EP NowEP StoreAcademySupportCommunityProducts by Country
Blog Home

Meet the Music Supervisor

Kasey Truman ('Grey’s Anatomy,' 'The Sandman,' 'Fire Country') on the art of creating cinematic soundtracks.
January 4, 2023
EP Blog-Interview-Music Supervisor-Kasey Truman

From All-ACC Division 1 College Soccer player to Hollywood music supervisor, Kasey Truman has channeled her athletic persistence into the high-stakes game of creating award-winning soundtracks for film and TV.

Truman began her career working with music supervisor, Mary Ramos, researching music for the Quentin Tarantino film ‘Death Proof,’ before breaking into the television world at Chop Shop Music Supervision where she worked for 13+ years alongside three-time Grammy Award-nominee, Alexandra Patsavas. Today, her credits include ‘Hart of Dixie’ (CBS), ‘Veronica Mars’ (Hulu), and ‘Grey’s Anatomy’ (ABC/Disney).

In 2020, Truman started her own business, Superfecta Music Supervision, and is currently working on ‘Fire Country’ (CBS), ‘Shining Vale’ (STARZ), ‘Gotham Knights’ (CW) and ‘The Sandman’ (Netflix) which was just picked up for a second season.

A former captain of the women’s soccer team at Duke University, with a Masters in Sports Psychology from Cal-State Fullerton, sports shaped Truman’s college years, but music was always part of her life.

Like many budding audiophiles, Truman grew up going to concerts with her mom and hanging out at the local record stores. In between soccer seasons, she even squeezed in a three-week internship at Cat's Cradle, an independent music venue in Carrboro, North Carolina.

“A big reason why I got into this business is because I love music, and wanted to share that,” explains Truman. “Growing up, I would create a mixtape of obscure artists I stumbled across in a record store and give them out to my friends and family. Much like today, as a music supervisor, I have the opportunity to pluck people from obscurity. And then, seeing them get a lot of streams from that deal, that leads to a record deal, is an awesome and rewarding feeling.”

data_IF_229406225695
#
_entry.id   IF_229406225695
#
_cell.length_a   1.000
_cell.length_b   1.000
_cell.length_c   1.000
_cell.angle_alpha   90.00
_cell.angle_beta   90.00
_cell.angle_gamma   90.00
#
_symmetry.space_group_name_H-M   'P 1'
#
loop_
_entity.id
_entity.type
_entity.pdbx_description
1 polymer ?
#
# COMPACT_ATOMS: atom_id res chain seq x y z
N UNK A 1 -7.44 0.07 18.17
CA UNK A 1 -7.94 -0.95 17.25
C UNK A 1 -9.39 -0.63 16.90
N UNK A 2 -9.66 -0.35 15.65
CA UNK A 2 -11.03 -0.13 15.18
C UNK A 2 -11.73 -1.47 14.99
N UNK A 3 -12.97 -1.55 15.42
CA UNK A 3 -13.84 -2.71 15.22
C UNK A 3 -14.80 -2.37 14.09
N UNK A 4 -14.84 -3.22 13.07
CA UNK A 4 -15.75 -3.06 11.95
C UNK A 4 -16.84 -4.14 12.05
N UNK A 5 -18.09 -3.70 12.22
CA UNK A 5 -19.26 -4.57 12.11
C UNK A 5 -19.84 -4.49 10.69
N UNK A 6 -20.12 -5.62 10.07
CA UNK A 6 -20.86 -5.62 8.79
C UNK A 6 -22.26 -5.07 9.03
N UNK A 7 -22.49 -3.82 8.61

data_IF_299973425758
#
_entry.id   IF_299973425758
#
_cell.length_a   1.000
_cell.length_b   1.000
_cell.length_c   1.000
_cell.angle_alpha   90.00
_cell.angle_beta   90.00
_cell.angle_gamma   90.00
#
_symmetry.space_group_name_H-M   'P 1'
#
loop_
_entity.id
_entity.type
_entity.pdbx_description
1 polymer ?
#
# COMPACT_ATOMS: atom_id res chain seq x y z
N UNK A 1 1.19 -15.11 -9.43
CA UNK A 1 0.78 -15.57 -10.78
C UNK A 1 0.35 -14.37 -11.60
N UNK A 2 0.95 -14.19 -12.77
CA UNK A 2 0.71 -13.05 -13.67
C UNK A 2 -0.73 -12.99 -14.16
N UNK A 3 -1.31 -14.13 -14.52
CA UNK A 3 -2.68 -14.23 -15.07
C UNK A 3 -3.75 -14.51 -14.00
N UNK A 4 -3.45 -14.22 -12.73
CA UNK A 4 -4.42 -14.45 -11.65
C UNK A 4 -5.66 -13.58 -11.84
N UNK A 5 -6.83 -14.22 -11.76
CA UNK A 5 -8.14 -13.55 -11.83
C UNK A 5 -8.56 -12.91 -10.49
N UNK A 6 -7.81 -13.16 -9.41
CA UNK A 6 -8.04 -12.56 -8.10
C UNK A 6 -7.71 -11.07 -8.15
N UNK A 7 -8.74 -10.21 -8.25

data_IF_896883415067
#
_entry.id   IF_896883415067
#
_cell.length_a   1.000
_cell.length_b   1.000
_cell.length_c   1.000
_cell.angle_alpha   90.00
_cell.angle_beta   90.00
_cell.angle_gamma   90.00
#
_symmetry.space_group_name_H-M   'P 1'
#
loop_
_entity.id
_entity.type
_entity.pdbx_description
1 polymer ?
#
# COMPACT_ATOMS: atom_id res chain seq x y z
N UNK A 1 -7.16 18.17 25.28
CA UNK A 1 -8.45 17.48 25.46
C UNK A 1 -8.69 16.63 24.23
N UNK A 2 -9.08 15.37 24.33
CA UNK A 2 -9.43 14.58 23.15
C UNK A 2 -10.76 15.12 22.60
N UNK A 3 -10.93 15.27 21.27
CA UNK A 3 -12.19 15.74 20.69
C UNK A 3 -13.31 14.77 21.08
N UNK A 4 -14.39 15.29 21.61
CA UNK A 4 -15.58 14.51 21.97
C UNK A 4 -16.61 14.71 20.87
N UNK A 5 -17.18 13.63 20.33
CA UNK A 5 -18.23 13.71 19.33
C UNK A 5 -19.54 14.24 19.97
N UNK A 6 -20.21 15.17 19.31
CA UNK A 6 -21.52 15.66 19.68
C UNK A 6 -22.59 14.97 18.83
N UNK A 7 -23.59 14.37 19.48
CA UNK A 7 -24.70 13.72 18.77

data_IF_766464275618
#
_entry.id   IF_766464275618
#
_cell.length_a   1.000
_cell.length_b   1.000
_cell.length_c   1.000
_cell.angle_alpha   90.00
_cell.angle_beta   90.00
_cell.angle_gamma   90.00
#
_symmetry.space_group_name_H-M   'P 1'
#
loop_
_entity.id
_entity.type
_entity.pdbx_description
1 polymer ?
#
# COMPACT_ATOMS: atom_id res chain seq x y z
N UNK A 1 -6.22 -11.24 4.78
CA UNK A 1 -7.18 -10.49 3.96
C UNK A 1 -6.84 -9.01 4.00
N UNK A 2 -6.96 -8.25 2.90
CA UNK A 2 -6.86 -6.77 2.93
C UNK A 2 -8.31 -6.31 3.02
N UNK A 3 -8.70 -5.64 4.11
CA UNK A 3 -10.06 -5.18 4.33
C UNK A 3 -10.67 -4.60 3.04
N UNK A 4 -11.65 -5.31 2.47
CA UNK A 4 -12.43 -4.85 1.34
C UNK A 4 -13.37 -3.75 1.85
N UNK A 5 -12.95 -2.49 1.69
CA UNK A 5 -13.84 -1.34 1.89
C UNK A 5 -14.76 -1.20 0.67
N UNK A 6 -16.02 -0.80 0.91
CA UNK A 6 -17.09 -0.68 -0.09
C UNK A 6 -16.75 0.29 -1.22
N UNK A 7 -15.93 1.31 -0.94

The role of a music supervisor 

A music supervisor curates found music for the soundtrack of a film or TV show, along with any visual vocals, such as an on-camera band performing in a club, or a couple singing to a song on the radio. Once the music is selected, the music supervisor negotiates the license for each song with the songwriters and record companies to ensure the production can legally use it, and most importantly, stay on budget.

While some of Truman’s work begins in prep, where she might have to license a song for a visual vocal that’s been written into the script, most of her work is done in post-production.

After a project wraps, Truman reviews footage and reads the script to begin building a library of music for the showrunner and producers, sending sound compilations for them to choose from. This typically means creating six different versions of mixtapes with roughly fifteen songs on each to capture the tone of the show musically.

Once the showrunner picks a direction from a sound compilation, Truman will use that as a starting point to begin selecting music for the rest of the project.

fire country-cbs.jpg
'Fire Country' / CBS

Her current project, ‘Fire Country,’ is set in a small town in Northern California, which influences the range of musical genres she is exploring. “The showrunner wants to incorporate different tangents of country music into it. So, it can be rock country, pop country, or even Americana. Knowing this landscape helps me avoid hip hop, electronic, or the top 40,” she explains. “So, I’m putting together a collection of different artists that are aligned with the story’s theme and setting. I could use songs from Chris Stapleton, Ray Lamontagne, Lord Huron, and Wolfmother for starters. Once I narrow down the collection of artists, I can branch out from there for specific songs.”

Working with composers

There are two different approaches to adding music to a project: found music and composed music. In many cases, music supervisors will work side-by-side with composers. 

When working with a composer, it is the music supervisor’s job to source music that already exists from bands, artists, and musicians, while the composer writes and arranges an original instrumental music bed, called the score. This score connects the licensed music that Truman sources together for specific scenes into a cohesive soundtrack. 

Occasionally, Truman will discuss a scene with the composer to determine whether it should be a composed instrumental or a licensed song, but generally, the music supervisor and composer will focus on their respective elements and supplement each other in the final picture.